BOSTON — A handful of Massachusetts lawmakers is hoping to create a new front line of defense against sex trafficking by training hotel workers to recognize signs of exploitation.
The bill, which was heard Wednesday before the Legislature’s Judiciary Committee, would require hotels to develop a “human trafficking recognition program.”
Rep. Tom Walsh, one of those sponsoring the bill, said hotel workers could play a critical role on the front lines of battling sex trafficking, which can often occur in hotels.
Walsh said he filed the bill after riding along with FBI agents and local police who were investigating sex trafficking cases in his district, according to the Eagle-Tribune.
“The human trafficking industry really runs on that Interstate 95 corridor between Florida up to the Canadian border,” the Peabody Democrat told the committee. “It’s an incredibly horrible situation.”
The proposed training must be approved by the attorney general’s office before being overseen by local police departments.
The training would focus on educating hotel workers on signs of exploitation, including multiple individuals coming and going from a single room, according to Walsh.
It legislation would also require hotels to post written notice in multiple languages urging victims of sexual exploitation to call a hotline providing access to law enforcement and supportive services.
The vast majority of victims are women, girls, and boys, said State Rep. Sally Kerans, another supporter of the bill,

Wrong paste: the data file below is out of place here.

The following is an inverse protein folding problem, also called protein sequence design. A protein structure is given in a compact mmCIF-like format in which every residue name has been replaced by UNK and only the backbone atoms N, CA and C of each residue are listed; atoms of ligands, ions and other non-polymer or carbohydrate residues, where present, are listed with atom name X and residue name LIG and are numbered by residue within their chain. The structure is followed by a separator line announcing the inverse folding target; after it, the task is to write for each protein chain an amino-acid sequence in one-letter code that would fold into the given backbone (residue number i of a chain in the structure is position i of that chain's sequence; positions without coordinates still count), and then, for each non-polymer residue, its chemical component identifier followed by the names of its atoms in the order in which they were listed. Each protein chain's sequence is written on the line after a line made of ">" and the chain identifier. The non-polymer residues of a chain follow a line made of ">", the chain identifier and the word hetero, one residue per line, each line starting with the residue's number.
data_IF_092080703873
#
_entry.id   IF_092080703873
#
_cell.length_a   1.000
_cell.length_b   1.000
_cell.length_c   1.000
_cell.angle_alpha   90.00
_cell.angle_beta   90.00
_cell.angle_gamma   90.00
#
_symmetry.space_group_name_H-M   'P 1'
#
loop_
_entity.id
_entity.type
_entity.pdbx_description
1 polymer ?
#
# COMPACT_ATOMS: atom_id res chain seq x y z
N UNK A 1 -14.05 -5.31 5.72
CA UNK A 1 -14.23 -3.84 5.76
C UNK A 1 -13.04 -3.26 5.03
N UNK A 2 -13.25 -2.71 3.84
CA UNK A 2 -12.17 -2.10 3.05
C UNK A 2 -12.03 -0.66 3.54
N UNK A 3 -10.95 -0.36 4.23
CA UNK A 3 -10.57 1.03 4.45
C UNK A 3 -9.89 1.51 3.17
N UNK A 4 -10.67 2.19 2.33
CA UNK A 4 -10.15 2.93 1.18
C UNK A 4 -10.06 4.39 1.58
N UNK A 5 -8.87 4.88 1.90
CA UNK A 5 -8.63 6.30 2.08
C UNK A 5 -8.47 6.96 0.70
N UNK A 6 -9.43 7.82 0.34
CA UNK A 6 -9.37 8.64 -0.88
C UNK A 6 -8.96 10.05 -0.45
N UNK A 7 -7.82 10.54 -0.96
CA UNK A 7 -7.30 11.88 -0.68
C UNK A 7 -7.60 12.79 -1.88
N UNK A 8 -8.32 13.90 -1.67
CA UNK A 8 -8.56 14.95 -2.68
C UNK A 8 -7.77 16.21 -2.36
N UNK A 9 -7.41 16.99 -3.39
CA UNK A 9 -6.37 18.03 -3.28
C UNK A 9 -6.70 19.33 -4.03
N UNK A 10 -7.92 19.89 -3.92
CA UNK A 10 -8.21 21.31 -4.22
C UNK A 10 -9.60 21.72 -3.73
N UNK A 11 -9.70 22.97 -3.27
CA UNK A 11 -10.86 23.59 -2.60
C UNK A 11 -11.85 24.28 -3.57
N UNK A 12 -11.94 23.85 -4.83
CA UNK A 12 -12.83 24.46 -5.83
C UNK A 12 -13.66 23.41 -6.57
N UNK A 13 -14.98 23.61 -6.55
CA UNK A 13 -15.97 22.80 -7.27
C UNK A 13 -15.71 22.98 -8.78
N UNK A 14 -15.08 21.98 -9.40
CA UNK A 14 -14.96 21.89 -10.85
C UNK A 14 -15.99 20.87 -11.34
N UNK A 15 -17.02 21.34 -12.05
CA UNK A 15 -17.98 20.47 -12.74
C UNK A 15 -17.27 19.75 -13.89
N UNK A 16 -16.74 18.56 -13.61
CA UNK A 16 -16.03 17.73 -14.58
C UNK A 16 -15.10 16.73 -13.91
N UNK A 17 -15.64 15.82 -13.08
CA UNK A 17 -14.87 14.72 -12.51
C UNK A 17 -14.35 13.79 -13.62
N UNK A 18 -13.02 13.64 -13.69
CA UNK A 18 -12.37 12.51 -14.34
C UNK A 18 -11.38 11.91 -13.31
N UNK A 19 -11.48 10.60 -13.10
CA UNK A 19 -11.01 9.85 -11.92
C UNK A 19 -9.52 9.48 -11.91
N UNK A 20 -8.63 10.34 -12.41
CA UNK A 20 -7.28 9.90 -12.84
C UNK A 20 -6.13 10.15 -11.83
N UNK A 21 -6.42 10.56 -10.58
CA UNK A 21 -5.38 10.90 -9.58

“What’s also shocking to think is any of us checking into a hotel or motel could be feet away from someone trapped in prostitution,” the Danvers Democrat told the committee. “It’s not only in the small one-level motels on highways but often in the more respectable business level hotels that sex buyers conduct their exploitation.”
Four states — California, Connecticut, Minnesota, and New Jersey — require sex exploitation training for hotel workers according to the American Hotel & Lodging Association Educational Foundation, according to the Eagle-Tribune. Eleven states recommend training.
At least 13 states, including Maine and New York, also require hotels to post signs about sex trafficking hotlines and other information.
“Hotel workers can be trained to recognize red flags from the moment they sign someone in at the front desk, to when they go in to clean their rooms,” said Lisa Goldblatt Grace, co-founder and executive director of the sex trafficking survivors’ group My Life My Choice.
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